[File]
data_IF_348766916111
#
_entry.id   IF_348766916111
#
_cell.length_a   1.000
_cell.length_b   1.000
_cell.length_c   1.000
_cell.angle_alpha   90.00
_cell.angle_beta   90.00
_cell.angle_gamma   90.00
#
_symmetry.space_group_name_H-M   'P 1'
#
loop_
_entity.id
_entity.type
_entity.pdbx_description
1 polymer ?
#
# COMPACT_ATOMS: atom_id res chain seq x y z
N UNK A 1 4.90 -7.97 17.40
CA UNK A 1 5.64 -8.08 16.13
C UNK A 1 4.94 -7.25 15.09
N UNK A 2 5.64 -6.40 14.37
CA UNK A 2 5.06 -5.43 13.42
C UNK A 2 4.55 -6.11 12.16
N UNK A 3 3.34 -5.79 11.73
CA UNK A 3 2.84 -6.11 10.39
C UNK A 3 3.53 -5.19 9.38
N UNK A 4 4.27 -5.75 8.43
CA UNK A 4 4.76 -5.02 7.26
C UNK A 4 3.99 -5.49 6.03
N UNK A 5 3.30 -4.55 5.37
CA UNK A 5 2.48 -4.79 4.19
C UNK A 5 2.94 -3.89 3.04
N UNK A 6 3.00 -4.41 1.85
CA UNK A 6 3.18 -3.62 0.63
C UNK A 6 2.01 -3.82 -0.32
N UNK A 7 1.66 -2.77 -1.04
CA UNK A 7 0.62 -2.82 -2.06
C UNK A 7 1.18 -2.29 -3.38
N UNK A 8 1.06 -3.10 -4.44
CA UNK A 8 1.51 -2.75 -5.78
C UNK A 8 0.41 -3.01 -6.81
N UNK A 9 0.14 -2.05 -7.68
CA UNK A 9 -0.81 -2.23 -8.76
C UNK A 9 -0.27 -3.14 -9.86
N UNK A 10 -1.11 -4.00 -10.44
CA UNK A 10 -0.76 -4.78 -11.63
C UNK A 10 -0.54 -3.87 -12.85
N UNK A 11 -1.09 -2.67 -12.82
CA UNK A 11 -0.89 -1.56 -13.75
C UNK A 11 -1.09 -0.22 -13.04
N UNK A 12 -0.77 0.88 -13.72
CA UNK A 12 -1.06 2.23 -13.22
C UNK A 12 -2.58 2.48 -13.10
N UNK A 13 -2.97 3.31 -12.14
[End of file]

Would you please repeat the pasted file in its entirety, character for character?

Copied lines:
data_IF_348766916111
#
_entry.id   IF_348766916111
#
_cell.length_a   1.000
_cell.length_b   1.000
_cell.length_c   1.000
_cell.angle_alpha   90.00
_cell.angle_beta   90.00
_cell.angle_gamma   90.00
#
_symmetry.space_group_name_H-M   'P 1'
#
loop_
_entity.id
_entity.type
_entity.pdbx_description
1 polymer ?
#
# COMPACT_ATOMS: atom_id res chain seq x y z
N UNK A 1 4.90 -7.97 17.40
CA UNK A 1 5.64 -8.08 16.13
C UNK A 1 4.94 -7.25 15.09
N UNK A 2 5.64 -6.40 14.37
CA UNK A 2 5.06 -5.43 13.42
C UNK A 2 4.55 -6.11 12.16
N UNK A 3 3.34 -5.79 11.73
CA UNK A 3 2.84 -6.11 10.39
C UNK A 3 3.53 -5.19 9.38
N UNK A 4 4.27 -5.75 8.43
CA UNK A 4 4.76 -5.02 7.26
C UNK A 4 3.99 -5.49 6.03
N UNK A 5 3.30 -4.55 5.37
CA UNK A 5 2.48 -4.79 4.19
C UNK A 5 2.94 -3.89 3.04
N UNK A 6 3.00 -4.41 1.85
CA UNK A 6 3.18 -3.62 0.63
C UNK A 6 2.01 -3.82 -0.32
N UNK A 7 1.66 -2.77 -1.04
CA UNK A 7 0.62 -2.82 -2.06
C UNK A 7 1.18 -2.29 -3.38
N UNK A 8 1.06 -3.10 -4.44
CA UNK A 8 1.51 -2.75 -5.78
C UNK A 8 0.41 -3.01 -6.81
N UNK A 9 0.14 -2.05 -7.68
CA UNK A 9 -0.81 -2.23 -8.76
C UNK A 9 -0.27 -3.14 -9.86
N UNK A 10 -1.11 -4.00 -10.44
CA UNK A 10 -0.76 -4.78 -11.63
C UNK A 10 -0.54 -3.87 -12.85
N UNK A 11 -1.09 -2.67 -12.82
CA UNK A 11 -0.89 -1.56 -13.75
C UNK A 11 -1.09 -0.22 -13.04
N UNK A 12 -0.77 0.88 -13.72
CA UNK A 12 -1.06 2.23 -13.22
C UNK A 12 -2.58 2.48 -13.10
N UNK A 13 -2.97 3.31 -12.14